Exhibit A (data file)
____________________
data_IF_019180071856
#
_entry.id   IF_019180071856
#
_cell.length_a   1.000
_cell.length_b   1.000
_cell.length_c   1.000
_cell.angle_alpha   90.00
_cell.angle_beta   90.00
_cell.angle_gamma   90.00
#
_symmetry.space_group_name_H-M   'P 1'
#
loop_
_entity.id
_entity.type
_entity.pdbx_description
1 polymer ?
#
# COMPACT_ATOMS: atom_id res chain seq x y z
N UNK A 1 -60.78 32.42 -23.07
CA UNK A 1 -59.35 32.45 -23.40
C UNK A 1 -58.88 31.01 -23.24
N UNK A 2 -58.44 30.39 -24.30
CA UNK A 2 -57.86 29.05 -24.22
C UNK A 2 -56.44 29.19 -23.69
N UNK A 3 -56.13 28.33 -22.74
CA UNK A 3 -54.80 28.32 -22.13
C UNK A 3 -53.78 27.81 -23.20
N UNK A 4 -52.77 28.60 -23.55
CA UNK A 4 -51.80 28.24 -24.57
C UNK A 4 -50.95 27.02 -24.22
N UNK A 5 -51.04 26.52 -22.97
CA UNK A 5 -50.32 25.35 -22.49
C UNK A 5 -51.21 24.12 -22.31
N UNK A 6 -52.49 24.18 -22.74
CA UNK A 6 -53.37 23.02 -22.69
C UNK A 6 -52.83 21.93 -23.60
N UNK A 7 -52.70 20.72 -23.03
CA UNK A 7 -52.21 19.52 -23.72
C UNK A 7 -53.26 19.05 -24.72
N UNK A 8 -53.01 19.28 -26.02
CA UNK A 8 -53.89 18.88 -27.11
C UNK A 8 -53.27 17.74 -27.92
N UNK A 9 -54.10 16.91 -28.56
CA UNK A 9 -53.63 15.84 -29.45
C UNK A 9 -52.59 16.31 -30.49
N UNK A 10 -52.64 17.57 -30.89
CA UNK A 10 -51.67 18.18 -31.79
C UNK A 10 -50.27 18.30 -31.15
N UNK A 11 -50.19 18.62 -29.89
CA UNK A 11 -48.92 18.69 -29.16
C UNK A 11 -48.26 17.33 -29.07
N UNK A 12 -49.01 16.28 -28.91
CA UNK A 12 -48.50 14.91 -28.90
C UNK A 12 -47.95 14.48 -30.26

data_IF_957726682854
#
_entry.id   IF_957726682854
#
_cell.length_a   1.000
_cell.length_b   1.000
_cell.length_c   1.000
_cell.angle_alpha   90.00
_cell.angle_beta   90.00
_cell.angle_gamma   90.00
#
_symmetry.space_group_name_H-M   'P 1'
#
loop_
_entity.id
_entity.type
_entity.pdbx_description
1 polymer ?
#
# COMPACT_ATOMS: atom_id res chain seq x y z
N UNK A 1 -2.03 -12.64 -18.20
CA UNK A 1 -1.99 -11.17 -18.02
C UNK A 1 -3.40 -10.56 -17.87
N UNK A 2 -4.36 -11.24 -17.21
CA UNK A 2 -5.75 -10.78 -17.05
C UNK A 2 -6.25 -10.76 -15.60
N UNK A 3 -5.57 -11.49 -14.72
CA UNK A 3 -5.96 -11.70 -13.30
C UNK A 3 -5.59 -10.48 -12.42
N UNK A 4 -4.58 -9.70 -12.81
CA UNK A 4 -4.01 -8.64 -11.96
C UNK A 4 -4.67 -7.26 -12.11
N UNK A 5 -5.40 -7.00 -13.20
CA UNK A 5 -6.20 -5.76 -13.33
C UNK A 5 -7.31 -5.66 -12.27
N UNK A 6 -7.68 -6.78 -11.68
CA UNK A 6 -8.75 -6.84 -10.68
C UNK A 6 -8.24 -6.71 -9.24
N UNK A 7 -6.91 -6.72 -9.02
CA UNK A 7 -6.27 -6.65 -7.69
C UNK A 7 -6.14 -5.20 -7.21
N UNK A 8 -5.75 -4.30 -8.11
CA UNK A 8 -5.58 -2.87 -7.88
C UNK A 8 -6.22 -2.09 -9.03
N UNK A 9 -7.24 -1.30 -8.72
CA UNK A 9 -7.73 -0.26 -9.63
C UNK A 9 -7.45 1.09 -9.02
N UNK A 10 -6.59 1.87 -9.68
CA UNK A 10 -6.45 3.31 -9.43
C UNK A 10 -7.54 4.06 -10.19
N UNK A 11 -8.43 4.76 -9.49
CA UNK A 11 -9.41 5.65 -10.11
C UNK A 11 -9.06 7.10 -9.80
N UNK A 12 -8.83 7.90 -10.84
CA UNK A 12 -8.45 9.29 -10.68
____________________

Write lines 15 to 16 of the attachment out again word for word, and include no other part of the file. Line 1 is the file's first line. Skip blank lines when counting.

_entity.id
_entity.type